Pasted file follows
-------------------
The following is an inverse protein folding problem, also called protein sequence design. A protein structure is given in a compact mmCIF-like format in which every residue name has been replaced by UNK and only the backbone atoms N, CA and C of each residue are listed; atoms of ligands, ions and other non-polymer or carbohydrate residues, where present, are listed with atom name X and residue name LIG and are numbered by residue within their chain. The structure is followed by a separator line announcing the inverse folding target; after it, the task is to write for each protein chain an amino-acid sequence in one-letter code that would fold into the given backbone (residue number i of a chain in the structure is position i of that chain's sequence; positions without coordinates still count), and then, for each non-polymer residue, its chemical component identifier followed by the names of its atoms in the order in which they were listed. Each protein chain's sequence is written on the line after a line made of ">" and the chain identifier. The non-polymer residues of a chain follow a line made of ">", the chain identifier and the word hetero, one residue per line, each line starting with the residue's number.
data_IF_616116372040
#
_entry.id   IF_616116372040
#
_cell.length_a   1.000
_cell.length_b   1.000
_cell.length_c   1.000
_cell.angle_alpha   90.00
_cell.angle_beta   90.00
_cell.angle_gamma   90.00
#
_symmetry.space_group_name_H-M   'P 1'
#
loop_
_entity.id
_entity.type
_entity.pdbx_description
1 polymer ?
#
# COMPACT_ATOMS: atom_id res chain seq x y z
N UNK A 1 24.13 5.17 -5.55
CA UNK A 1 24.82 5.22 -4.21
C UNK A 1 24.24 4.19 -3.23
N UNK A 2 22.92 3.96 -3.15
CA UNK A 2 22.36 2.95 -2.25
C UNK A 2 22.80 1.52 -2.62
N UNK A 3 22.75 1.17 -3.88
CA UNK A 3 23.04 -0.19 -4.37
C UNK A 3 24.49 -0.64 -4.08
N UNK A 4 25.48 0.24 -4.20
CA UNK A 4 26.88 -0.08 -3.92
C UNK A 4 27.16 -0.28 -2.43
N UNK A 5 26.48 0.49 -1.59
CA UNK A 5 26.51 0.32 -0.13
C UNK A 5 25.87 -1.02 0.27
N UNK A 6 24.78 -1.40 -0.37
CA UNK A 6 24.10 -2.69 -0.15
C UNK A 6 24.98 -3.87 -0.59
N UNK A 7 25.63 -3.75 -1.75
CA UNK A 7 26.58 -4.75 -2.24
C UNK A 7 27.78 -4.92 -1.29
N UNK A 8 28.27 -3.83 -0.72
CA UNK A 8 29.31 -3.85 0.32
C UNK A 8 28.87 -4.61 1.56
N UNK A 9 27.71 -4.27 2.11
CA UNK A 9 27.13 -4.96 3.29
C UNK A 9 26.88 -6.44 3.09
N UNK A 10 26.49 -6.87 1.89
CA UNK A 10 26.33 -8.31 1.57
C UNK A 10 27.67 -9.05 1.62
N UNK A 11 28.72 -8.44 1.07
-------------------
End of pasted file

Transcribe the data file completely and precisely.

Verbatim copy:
The following is an inverse protein folding problem, also called protein sequence design. A protein structure is given in a compact mmCIF-like format in which every residue name has been replaced by UNK and only the backbone atoms N, CA and C of each residue are listed; atoms of ligands, ions and other non-polymer or carbohydrate residues, where present, are listed with atom name X and residue name LIG and are numbered by residue within their chain. The structure is followed by a separator line announcing the inverse folding target; after it, the task is to write for each protein chain an amino-acid sequence in one-letter code that would fold into the given backbone (residue number i of a chain in the structure is position i of that chain's sequence; positions without coordinates still count), and then, for each non-polymer residue, its chemical component identifier followed by the names of its atoms in the order in which they were listed. Each protein chain's sequence is written on the line after a line made of ">" and the chain identifier. The non-polymer residues of a chain follow a line made of ">", the chain identifier and the word hetero, one residue per line, each line starting with the residue's number.
data_IF_616116372040
#
_entry.id   IF_616116372040
#
_cell.length_a   1.000
_cell.length_b   1.000
_cell.length_c   1.000
_cell.angle_alpha   90.00
_cell.angle_beta   90.00
_cell.angle_gamma   90.00
#
_symmetry.space_group_name_H-M   'P 1'
#
loop_
_entity.id
_entity.type
_entity.pdbx_description
1 polymer ?
#
# COMPACT_ATOMS: atom_id res chain seq x y z
N UNK A 1 24.13 5.17 -5.55
CA UNK A 1 24.82 5.22 -4.21
C UNK A 1 24.24 4.19 -3.23
N UNK A 2 22.92 3.96 -3.15
CA UNK A 2 22.36 2.95 -2.25
C UNK A 2 22.80 1.52 -2.62
N UNK A 3 22.75 1.17 -3.88
CA UNK A 3 23.04 -0.19 -4.37
C UNK A 3 24.49 -0.64 -4.08
N UNK A 4 25.48 0.24 -4.20
CA UNK A 4 26.88 -0.08 -3.92
C UNK A 4 27.16 -0.28 -2.43
N UNK A 5 26.48 0.49 -1.59
CA UNK A 5 26.51 0.32 -0.13
C UNK A 5 25.87 -1.02 0.27
N UNK A 6 24.78 -1.40 -0.37
CA UNK A 6 24.10 -2.69 -0.15
C UNK A 6 24.98 -3.87 -0.59
N UNK A 7 25.63 -3.75 -1.75
CA UNK A 7 26.58 -4.75 -2.24
C UNK A 7 27.78 -4.92 -1.29
N UNK A 8 28.27 -3.83 -0.72
CA UNK A 8 29.31 -3.85 0.32
C UNK A 8 28.87 -4.61 1.56
N UNK A 9 27.71 -4.27 2.11
CA UNK A 9 27.13 -4.96 3.29
C UNK A 9 26.88 -6.44 3.09
N UNK A 10 26.49 -6.87 1.89
CA UNK A 10 26.33 -8.31 1.57
C UNK A 10 27.67 -9.05 1.62
N UNK A 11 28.72 -8.44 1.07